There may be some issue with Beau Hunks as concerns the depiction of Arabs in the film, being that they are the villains of the piece, all barefoot and Allah-praising. That said, I’m not entirely sure how much of a problem it really is. They aren’t actually as hideously stereotyped as they could have been, certainly when considering the time period of the film. Nor are they overly evil, or regarded as any kind of godless heathens or savages. They are painted pretty broadly as simple bad guys for our heroes to fight. Bad guys that would, given the temporal and geographical setting, would make sense to use. It’s probably not good that they would have been just straight up used as the bad guys, nor is it necessarily the best defence to say that they aren’t as badly portrayed as they could have been, but they aren’t really demonised, either. It’s perhaps just a point of note.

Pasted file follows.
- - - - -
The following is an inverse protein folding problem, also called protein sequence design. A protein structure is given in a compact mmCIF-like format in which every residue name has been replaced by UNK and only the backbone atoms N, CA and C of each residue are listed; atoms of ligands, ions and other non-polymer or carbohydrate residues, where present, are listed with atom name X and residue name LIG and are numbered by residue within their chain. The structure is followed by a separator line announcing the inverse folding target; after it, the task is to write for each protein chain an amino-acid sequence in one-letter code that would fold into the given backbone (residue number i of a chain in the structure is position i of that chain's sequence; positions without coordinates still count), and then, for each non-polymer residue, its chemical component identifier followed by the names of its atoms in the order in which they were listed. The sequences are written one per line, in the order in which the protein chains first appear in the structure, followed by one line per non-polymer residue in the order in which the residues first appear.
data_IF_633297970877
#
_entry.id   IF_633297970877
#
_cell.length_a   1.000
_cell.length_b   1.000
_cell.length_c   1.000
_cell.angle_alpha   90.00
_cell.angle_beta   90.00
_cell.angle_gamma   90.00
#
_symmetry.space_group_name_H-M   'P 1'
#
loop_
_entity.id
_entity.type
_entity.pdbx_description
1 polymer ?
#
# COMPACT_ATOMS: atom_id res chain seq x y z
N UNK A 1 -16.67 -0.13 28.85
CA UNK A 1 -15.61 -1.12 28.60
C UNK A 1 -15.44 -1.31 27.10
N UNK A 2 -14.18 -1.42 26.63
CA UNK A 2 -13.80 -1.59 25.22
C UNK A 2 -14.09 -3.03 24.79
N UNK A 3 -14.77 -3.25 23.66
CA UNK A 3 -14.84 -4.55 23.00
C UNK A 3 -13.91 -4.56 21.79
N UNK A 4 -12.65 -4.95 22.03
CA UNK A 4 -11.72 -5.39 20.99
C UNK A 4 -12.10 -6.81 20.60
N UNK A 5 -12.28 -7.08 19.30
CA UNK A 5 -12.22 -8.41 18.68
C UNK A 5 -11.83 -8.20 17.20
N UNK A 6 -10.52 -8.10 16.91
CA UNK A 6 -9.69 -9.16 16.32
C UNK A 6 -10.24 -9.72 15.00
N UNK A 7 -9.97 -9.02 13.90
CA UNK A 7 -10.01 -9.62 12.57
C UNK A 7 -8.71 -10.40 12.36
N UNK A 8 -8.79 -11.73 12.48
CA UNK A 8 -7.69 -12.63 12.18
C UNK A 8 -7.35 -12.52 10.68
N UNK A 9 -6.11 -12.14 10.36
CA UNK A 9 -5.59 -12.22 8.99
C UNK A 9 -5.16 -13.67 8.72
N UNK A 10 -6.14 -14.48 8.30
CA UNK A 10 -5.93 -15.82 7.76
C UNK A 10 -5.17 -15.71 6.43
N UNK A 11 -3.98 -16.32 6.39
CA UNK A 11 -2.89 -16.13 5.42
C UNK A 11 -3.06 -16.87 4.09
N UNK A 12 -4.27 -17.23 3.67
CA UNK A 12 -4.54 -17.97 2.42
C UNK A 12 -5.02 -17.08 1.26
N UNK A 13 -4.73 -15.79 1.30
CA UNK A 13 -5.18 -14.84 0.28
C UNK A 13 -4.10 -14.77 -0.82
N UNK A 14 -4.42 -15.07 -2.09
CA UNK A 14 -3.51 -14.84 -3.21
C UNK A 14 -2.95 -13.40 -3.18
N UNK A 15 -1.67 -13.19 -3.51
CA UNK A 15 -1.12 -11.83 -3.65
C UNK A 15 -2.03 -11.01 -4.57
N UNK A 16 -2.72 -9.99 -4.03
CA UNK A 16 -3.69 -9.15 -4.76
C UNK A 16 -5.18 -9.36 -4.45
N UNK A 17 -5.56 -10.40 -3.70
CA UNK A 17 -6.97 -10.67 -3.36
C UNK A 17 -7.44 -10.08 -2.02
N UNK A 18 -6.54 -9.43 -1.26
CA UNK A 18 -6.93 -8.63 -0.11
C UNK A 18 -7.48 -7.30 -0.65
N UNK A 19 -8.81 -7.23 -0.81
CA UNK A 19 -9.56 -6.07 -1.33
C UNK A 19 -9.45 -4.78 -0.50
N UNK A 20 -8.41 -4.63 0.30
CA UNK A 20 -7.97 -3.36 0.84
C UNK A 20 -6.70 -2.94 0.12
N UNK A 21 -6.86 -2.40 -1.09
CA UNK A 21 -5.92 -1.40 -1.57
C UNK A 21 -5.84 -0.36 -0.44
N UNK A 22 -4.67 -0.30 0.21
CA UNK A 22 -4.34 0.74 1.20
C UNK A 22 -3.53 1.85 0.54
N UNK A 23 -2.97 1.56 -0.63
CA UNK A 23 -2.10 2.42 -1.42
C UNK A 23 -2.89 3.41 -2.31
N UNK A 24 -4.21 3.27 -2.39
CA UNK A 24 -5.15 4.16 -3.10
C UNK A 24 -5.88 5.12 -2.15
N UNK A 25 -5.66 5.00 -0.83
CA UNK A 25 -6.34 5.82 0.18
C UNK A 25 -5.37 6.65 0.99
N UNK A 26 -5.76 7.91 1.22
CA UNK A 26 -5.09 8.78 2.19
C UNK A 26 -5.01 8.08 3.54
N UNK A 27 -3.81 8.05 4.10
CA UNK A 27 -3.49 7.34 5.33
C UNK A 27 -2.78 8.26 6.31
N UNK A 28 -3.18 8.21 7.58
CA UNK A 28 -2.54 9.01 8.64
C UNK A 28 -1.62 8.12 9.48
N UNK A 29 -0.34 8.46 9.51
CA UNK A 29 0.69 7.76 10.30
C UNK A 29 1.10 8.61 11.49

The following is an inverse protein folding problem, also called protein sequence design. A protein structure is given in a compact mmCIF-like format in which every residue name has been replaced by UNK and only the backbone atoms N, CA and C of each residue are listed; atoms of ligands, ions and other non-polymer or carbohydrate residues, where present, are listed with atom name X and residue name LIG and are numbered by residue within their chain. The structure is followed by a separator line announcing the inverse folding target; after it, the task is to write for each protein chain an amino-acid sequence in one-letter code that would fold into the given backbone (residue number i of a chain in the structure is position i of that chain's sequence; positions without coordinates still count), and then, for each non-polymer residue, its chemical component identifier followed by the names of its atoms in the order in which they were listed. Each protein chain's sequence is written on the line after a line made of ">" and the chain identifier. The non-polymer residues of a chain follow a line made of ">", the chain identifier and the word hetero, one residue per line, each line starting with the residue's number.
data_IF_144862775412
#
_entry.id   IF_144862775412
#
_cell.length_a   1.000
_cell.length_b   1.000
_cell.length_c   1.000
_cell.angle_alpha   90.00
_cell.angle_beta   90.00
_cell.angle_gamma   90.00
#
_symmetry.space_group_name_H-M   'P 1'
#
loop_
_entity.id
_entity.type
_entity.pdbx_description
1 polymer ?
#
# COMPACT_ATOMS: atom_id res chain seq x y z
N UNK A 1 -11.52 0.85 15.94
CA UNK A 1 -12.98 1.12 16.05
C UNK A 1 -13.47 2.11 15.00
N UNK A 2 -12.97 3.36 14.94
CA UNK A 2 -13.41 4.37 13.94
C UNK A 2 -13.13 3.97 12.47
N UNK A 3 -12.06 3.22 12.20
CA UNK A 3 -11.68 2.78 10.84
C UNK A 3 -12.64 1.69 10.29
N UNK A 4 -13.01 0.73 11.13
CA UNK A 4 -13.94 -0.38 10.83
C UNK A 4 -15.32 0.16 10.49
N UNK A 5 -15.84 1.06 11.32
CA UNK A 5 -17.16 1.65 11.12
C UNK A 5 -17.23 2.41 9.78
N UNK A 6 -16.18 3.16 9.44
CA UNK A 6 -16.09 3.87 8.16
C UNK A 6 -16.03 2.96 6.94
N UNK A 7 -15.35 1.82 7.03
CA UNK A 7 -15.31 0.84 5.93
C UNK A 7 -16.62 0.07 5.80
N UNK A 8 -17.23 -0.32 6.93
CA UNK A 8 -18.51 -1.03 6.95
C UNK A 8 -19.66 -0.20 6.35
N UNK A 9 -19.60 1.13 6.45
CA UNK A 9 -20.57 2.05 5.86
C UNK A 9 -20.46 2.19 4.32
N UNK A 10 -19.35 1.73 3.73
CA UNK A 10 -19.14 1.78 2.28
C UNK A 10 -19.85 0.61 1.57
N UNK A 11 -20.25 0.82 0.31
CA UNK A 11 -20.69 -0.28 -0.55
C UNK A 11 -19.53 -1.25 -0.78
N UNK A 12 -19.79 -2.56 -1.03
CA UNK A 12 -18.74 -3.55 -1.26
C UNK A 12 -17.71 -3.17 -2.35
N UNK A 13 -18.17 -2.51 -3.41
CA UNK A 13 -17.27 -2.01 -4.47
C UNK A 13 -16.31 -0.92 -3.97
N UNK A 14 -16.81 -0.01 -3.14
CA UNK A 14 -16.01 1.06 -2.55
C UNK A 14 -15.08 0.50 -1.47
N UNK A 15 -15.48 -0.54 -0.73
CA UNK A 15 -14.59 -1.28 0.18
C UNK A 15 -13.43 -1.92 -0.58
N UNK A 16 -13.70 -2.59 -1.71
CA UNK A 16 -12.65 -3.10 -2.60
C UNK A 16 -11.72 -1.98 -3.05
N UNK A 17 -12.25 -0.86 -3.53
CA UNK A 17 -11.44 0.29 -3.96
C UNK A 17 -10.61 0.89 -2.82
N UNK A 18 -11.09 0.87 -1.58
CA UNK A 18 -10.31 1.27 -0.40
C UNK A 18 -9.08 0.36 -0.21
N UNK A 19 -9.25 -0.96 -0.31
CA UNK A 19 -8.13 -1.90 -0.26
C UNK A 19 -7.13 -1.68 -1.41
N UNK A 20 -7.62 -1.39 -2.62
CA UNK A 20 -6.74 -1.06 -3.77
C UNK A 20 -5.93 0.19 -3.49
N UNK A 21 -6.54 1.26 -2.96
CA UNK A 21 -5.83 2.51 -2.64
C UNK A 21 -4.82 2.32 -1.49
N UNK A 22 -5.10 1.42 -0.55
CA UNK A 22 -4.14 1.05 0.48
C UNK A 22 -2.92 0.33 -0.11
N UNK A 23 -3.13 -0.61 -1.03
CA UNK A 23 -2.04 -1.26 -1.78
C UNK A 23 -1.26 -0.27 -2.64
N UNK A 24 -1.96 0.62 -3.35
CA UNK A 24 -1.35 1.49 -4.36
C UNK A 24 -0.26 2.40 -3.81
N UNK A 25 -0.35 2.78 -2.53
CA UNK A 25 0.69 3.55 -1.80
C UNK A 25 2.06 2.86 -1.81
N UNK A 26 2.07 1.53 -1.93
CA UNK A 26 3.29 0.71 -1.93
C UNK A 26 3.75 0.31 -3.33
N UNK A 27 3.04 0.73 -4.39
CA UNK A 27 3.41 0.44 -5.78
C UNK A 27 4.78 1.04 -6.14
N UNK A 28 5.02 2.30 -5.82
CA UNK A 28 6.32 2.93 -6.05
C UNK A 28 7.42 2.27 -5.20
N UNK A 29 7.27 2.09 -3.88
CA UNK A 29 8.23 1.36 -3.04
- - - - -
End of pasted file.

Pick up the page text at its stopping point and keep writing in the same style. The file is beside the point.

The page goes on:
Again, speaking from a personal perspective, there are some moments where I think a couple of jokes go on a bit long, the one that springs instantly to mind is when Stan gets his rifle caught in Ollie’s belt and can’t get it loose. However, that’s kind of just getting picky at this point. Plus, that’s just my own personal taste.

Beau Hunks is a good and worthy use of the comedic talents of Laurel & Hardy, showcasing some of their best skills in a variety of comedy disciplines, not to mention being a fine show for the acting and singing talents of Oliver Hardy. On top of that, it offers some surprisingly deft use of camerawork and visual metaphor that you wouldn’t necessarily equate with this kind of picture, particularly for its time, thanks to Horne. Beau Hunks may in fact be the longest Laurel & Hardy film, but it’s certainly up there with their best.

Excellent. Good to find the guys back in a good place for me.